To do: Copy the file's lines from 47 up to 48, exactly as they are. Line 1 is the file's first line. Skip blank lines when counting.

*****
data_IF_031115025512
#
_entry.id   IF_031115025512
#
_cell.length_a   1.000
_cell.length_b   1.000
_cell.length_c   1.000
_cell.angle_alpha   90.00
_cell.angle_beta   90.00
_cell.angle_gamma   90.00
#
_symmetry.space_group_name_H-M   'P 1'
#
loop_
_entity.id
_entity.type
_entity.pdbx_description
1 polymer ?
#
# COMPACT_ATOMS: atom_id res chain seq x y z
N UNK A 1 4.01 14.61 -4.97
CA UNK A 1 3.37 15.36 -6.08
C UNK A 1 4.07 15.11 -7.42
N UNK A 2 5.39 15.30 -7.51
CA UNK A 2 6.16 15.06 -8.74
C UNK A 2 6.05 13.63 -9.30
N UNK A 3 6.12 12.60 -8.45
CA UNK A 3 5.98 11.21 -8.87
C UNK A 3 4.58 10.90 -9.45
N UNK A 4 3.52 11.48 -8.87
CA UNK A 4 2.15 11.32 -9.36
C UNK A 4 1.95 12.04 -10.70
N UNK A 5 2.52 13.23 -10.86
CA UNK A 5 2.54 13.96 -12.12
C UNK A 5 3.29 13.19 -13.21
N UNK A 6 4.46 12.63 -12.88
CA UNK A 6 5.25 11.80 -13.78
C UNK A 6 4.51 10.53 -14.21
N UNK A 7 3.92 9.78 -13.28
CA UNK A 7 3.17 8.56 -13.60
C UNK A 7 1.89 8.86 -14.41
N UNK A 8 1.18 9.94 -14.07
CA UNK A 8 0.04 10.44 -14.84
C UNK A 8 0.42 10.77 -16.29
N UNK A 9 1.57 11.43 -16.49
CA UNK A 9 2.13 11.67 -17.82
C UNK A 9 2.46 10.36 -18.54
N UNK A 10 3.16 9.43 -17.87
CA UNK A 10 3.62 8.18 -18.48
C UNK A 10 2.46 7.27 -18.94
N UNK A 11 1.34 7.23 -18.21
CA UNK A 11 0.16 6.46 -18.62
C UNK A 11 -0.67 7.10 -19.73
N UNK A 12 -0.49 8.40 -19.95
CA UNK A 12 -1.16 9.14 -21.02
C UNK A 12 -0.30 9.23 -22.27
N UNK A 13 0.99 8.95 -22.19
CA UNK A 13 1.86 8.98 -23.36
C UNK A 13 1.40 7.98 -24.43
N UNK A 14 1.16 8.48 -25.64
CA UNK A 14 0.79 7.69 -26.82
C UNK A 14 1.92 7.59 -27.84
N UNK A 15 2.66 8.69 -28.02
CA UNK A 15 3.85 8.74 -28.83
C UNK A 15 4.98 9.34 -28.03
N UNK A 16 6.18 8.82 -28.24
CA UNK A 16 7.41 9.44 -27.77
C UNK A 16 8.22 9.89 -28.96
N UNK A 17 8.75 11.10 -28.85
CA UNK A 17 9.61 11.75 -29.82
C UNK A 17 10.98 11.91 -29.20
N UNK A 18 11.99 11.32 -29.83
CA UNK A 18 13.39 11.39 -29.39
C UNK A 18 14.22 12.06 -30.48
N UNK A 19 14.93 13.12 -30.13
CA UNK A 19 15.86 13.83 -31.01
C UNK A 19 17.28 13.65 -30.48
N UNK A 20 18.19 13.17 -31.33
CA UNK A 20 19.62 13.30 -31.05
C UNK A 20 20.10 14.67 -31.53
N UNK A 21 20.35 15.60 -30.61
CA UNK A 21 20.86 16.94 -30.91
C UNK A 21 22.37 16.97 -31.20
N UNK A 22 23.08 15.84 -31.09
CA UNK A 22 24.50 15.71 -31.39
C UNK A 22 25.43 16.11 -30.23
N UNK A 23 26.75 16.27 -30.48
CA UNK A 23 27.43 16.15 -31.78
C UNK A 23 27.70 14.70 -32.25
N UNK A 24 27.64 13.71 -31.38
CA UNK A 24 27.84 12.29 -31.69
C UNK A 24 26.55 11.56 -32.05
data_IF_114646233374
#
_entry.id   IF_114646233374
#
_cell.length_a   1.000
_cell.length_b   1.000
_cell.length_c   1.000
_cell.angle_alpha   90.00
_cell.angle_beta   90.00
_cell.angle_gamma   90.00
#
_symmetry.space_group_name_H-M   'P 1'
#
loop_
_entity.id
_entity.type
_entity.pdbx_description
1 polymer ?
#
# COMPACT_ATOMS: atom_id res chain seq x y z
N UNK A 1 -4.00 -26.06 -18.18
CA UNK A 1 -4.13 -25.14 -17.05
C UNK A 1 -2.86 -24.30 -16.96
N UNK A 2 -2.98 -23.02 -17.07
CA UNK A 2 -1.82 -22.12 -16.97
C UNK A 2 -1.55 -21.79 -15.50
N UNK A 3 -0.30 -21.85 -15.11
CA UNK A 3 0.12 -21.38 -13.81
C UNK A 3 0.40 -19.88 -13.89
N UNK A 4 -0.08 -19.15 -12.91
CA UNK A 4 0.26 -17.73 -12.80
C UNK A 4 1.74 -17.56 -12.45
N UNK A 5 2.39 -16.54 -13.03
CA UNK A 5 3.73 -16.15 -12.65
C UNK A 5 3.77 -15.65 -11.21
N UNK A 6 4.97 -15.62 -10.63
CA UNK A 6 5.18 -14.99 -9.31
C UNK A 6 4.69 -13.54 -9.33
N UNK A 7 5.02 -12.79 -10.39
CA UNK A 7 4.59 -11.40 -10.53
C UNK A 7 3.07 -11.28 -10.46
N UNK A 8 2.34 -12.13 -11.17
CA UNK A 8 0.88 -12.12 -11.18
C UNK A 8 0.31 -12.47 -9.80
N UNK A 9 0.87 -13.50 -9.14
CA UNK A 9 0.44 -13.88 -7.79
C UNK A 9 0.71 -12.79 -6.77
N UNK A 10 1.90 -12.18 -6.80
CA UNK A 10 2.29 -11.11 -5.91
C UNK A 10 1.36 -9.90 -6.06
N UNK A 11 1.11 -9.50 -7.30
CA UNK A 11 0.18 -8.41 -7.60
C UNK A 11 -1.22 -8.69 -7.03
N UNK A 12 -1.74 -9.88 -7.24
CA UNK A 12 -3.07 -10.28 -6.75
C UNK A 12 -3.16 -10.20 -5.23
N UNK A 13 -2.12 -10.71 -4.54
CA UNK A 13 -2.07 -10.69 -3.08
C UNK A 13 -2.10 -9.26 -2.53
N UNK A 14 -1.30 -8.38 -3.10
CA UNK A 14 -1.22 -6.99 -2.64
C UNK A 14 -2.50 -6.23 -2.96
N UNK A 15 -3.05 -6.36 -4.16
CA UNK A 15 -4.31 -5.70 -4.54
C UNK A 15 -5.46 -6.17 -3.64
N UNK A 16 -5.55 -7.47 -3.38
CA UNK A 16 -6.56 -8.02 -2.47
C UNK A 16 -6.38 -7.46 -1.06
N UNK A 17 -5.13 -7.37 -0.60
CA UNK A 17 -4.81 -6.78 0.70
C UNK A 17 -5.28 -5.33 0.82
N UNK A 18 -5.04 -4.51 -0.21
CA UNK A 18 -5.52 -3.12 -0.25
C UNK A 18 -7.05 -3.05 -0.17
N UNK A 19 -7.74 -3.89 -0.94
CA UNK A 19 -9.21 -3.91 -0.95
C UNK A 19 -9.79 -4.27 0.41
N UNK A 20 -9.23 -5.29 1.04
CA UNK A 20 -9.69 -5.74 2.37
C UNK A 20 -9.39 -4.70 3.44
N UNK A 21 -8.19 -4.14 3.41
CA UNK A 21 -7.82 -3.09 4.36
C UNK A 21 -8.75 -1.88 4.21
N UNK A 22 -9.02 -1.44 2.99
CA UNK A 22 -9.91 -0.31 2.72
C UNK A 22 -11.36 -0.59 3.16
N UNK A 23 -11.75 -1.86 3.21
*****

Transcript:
C UNK A 9 2.46 10.36 -18.54
N UNK A 10 3.16 9.43 -17.87